Life on Mars? Large body of liquid water found on Red Planet

Scientists announce discovery of 12 mile wide underground lake of liquid water on Mars, say other bodies of water possible.

Gary Willig,

surface of Mars
surface of Mars
Reuters

Can life exist on Mars? It seems a little more likely after scientists discovered a large body of liquid water on the Red Planet for the first time, the Italian Space Agency announced Wednesday.

The discovery was made by the Mars Advanced Radar for Subsurface and Ionosphere Sounding instrument, or MARSIS, a radar system aboard the European Space Agency’s Mars Express Orbiter.

MARSIS detected an underground lake about 12.4 miles wide a mile beneath the surface of the planet's south pole. The finding represents the most significant discovery of liquid water on Mars to date.

Scientists have long known that liquid water used to flow on the surface of Mars, thanks to small spherical mineral deposits discovered by the Mars Rover in 2004. The planets poles are also covered in thick sheets of ice.

"This is potentially a really big deal," said planetary scientist Roberto Orosei of the National Institute of Astrophysics in Bologna, Italy, who led the research team which wrote the report. “It’s another type of habitat in which life could be living on Mars today.”

MARSIS works by sending radar signals underground and recording the reflected signal. The team examined the data gathered between 2012 and 2015. and found that an underground area reflected a significantly brighter signal than the surrounding ice and rock, potentially signifying the presence of liquid water,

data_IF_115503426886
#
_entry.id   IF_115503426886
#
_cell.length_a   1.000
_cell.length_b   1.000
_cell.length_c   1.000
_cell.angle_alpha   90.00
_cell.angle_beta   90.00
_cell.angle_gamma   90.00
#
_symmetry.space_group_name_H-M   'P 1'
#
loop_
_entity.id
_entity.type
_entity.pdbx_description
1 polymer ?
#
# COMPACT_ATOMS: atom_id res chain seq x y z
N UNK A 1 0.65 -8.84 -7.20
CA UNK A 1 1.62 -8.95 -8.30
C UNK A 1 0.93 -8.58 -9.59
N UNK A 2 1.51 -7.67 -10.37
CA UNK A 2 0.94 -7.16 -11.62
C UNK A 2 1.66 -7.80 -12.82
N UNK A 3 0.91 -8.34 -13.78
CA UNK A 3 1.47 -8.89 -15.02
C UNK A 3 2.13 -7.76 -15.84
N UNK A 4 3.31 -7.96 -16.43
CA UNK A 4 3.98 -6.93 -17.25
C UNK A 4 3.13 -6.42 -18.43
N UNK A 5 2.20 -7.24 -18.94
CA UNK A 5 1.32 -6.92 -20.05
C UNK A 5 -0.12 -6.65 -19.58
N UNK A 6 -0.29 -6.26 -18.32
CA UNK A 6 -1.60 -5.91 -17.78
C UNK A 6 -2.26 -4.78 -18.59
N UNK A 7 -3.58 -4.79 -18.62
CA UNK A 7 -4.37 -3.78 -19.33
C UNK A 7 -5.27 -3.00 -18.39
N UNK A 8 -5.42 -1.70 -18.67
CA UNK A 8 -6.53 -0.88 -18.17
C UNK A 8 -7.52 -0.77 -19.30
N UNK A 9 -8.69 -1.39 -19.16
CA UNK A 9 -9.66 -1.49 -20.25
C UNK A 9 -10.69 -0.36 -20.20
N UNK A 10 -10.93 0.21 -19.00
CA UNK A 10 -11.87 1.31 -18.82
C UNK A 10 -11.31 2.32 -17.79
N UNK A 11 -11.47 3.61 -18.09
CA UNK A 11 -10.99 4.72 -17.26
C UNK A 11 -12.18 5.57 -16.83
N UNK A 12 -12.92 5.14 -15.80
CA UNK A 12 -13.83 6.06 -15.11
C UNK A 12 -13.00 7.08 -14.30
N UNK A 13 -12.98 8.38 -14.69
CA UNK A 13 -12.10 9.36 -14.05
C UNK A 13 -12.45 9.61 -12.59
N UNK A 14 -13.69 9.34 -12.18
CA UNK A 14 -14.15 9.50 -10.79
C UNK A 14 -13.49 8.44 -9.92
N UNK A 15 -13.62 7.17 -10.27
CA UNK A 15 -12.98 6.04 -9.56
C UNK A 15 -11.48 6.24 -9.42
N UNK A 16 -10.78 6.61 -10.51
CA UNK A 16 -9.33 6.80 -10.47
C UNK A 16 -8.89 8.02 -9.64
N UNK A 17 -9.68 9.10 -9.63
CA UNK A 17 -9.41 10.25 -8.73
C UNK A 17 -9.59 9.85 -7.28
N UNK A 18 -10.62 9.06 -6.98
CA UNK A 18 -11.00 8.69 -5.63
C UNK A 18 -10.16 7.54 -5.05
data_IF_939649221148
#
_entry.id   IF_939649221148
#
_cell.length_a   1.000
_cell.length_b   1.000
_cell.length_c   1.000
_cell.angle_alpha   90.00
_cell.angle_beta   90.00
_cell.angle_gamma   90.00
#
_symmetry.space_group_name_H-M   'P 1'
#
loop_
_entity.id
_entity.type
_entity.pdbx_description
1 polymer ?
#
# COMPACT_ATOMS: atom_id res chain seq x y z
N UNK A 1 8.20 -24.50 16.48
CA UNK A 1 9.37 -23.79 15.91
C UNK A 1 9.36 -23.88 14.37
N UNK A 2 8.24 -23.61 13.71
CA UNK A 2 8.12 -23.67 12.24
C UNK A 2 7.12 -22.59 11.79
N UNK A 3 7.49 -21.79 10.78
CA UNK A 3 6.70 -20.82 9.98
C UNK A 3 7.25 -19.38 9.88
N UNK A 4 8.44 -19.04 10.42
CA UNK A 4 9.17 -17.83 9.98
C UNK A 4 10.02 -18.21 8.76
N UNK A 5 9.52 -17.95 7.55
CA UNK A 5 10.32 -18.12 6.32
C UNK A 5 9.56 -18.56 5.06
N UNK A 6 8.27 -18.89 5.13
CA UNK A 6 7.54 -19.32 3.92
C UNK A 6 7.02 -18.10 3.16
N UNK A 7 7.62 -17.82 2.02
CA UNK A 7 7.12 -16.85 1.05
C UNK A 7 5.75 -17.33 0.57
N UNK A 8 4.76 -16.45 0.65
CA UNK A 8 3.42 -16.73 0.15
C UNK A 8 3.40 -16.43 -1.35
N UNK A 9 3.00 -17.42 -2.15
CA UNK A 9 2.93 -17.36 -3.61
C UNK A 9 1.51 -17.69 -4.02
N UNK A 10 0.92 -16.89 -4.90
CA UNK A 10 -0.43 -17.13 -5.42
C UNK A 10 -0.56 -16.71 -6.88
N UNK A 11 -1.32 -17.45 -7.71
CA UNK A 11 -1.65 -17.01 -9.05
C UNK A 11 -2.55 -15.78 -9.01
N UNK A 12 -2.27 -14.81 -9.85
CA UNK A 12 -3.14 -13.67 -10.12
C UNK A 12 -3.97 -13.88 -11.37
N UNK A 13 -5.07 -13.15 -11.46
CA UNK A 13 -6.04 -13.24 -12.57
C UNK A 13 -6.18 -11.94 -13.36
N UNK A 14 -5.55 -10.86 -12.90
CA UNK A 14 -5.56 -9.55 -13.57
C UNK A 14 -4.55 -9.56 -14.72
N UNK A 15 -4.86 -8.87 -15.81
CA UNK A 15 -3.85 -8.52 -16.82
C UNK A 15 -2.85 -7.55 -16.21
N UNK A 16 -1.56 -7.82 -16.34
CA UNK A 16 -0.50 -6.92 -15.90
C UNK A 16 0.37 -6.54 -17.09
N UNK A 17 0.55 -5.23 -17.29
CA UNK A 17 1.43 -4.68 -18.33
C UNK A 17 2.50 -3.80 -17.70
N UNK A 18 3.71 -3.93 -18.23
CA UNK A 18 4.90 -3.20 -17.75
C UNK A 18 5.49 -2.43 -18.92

“On Earth, nobody would have been surprised to conclude that this was water,” Orosei said. “But to demonstrate the same on Mars was much more complicated.”

The scientists believe that the water contains a heavy quantity of salt, which allows it to remain in its liquid form despite being at the frigid temperature of minus 80 degrees Fahrenheit.

The researchers believe that the discovery, if it is confirmed, may not be unique, and that there may be many other smaller bodies of liquid water on Mars.

"The large size required for a meltwater patch to be detectable by MARSIS (several kilometers in diameter and several tens of centimeters in thickness) limit the possibility of identifying small bodies of liquid water or the existence of any hydraulic connection between them. Because of this, there is no reason to conclude that the presence of subsurface water on Mars is limited to a single location," the paper states.


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